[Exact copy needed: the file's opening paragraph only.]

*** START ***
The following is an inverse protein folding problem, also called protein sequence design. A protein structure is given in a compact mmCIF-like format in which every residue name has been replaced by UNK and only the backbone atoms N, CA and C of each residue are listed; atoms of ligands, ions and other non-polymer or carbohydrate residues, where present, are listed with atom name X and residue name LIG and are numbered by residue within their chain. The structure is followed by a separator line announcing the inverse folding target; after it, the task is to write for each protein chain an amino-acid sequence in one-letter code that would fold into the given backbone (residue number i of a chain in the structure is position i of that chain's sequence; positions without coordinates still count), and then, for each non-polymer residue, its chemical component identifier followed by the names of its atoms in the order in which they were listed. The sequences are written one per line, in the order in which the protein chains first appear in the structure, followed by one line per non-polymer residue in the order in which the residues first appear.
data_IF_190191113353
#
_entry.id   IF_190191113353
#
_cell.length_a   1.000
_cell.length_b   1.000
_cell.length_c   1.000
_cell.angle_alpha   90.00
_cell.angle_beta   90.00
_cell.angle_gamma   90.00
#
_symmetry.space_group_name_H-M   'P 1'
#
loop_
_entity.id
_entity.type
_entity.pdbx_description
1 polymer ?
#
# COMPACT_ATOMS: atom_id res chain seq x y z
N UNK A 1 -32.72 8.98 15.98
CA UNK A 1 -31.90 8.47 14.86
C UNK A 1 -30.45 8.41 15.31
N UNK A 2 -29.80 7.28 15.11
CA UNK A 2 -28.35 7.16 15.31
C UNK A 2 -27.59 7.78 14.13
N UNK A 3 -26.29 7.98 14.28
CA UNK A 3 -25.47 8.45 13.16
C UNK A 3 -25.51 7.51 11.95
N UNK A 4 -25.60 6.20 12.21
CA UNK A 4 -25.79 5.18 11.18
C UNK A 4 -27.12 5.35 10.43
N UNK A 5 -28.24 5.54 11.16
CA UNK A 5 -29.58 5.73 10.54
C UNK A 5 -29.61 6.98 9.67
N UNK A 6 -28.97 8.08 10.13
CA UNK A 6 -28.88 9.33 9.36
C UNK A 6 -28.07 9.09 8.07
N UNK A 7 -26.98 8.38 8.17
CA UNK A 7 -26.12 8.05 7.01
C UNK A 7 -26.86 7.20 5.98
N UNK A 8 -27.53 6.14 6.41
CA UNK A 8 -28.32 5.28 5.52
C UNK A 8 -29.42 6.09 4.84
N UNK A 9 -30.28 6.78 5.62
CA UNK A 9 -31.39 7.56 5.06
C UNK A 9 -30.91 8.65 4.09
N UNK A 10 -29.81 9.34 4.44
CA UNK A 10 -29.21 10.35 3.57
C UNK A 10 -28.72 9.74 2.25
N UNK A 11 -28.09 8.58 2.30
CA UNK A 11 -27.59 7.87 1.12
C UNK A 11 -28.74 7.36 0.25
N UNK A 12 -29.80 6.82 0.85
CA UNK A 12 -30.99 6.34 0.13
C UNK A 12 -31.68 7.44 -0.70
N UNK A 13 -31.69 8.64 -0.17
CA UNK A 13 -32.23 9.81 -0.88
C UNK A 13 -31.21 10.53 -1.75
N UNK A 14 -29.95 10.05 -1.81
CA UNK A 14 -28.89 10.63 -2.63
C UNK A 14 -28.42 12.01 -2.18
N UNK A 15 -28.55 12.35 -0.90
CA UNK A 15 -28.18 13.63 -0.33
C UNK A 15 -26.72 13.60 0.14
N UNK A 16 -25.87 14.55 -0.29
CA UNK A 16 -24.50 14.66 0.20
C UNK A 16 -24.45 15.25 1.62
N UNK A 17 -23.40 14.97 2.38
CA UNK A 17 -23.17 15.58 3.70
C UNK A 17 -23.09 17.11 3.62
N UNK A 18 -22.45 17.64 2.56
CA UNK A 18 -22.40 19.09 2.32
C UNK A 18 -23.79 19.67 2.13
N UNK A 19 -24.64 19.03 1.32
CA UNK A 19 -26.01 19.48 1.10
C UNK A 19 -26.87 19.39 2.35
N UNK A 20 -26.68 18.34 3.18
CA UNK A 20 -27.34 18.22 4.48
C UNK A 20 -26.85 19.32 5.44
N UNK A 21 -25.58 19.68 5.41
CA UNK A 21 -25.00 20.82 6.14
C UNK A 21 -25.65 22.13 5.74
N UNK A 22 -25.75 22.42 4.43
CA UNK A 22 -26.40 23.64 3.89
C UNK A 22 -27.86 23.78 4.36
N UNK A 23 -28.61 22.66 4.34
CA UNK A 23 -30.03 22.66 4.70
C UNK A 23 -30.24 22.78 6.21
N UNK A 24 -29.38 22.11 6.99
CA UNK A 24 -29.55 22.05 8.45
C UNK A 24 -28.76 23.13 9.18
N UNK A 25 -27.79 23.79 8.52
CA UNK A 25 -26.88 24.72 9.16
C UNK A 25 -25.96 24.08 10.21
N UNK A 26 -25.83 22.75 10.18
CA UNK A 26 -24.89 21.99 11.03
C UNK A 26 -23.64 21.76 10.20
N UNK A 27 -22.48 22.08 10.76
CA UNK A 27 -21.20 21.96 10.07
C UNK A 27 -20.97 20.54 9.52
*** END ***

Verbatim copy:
The following is an inverse protein folding problem, also called protein sequence design. A protein structure is given in a compact mmCIF-like format in which every residue name has been replaced by UNK and only the backbone atoms N, CA and C of each residue are listed; atoms of ligands, ions and other non-polymer or carbohydrate residues, where present, are listed with atom name X and residue name LIG and are numbered by residue within their chain. The structure is followed by a separator line announcing the inverse folding target; after it, the task is to write for each protein chain an amino-acid sequence in one-letter code that would fold into the given backbone (residue number i of a chain in the structure is position i of that chain's sequence; positions without coordinates still count), and then, for each non-polymer residue, its chemical component identifier followed by the names of its atoms in the order in which they were listed. The sequences are written one per line, in the order in which the protein chains first appear in the structure, followed by one line per non-polymer residue in the order in which the residues first appear.